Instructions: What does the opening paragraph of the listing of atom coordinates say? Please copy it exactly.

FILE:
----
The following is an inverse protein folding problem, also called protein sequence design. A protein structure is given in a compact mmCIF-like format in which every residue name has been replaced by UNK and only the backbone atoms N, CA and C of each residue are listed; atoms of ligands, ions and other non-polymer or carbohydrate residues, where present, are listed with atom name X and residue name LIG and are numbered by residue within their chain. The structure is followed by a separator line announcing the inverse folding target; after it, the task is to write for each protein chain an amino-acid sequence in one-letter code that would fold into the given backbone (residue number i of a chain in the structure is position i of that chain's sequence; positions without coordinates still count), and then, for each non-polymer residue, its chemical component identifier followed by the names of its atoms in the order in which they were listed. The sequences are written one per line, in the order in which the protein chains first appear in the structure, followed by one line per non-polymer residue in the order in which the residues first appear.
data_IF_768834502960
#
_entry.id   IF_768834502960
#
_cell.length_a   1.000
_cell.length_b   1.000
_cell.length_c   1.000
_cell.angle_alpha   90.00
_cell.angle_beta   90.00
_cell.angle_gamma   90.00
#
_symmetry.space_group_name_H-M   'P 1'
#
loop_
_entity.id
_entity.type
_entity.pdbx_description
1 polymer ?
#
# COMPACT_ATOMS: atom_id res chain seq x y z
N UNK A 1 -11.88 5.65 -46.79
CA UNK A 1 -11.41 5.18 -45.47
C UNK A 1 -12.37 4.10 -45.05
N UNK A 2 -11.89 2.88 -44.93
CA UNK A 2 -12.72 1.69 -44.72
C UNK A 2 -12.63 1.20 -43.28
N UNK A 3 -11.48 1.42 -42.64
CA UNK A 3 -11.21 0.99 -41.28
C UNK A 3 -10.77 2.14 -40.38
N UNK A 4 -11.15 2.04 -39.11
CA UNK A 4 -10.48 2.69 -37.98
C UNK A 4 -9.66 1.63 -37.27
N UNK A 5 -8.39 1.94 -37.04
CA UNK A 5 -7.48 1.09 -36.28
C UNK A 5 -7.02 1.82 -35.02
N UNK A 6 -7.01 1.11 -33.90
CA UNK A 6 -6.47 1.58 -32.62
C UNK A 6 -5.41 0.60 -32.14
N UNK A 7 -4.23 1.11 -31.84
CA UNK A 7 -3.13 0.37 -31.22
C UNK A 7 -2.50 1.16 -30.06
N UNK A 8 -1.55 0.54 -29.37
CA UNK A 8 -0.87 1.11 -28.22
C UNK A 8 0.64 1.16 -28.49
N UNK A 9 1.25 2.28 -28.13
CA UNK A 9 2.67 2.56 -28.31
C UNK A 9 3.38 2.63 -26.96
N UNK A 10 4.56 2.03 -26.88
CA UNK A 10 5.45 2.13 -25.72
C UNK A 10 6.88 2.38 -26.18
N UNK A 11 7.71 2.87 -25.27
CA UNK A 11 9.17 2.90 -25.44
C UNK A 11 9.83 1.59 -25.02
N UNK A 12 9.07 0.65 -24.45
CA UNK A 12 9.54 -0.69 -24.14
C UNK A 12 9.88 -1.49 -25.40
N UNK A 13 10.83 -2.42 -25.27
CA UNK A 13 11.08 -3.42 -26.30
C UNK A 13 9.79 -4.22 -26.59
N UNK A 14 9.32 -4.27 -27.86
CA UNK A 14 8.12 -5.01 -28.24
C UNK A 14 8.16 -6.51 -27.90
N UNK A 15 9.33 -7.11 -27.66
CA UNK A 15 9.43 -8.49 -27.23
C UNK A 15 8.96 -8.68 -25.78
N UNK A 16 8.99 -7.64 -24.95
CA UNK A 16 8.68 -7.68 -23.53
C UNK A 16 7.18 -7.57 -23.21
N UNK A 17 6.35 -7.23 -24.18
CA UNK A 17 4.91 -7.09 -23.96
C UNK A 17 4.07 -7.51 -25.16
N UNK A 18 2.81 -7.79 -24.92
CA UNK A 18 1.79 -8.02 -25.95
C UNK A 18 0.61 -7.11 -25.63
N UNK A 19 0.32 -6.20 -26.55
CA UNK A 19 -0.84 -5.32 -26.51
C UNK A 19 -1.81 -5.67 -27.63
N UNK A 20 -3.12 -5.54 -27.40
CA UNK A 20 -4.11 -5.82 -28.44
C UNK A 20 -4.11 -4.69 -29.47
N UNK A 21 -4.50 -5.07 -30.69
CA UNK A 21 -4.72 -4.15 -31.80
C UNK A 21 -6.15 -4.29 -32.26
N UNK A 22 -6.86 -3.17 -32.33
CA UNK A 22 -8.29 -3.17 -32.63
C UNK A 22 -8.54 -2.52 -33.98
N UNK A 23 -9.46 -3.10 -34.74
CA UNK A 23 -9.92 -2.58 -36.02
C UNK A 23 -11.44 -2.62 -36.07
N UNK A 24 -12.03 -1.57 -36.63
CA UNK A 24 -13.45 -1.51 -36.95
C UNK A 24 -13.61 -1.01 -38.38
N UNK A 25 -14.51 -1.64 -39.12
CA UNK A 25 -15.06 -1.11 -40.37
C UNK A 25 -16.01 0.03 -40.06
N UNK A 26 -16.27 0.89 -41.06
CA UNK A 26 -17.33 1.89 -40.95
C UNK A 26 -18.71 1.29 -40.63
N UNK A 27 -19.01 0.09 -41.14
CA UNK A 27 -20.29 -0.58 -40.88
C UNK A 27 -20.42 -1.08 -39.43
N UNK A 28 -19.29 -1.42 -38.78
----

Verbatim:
The following is an inverse protein folding problem, also called protein sequence design. A protein structure is given in a compact mmCIF-like format in which every residue name has been replaced by UNK and only the backbone atoms N, CA and C of each residue are listed; atoms of ligands, ions and other non-polymer or carbohydrate residues, where present, are listed with atom name X and residue name LIG and are numbered by residue within their chain. The structure is followed by a separator line announcing the inverse folding target; after it, the task is to write for each protein chain an amino-acid sequence in one-letter code that would fold into the given backbone (residue number i of a chain in the structure is position i of that chain's sequence; positions without coordinates still count), and then, for each non-polymer residue, its chemical component identifier followed by the names of its atoms in the order in which they were listed. The sequences are written one per line, in the order in which the protein chains first appear in the structure, followed by one line per non-polymer residue in the order in which the residues first appear.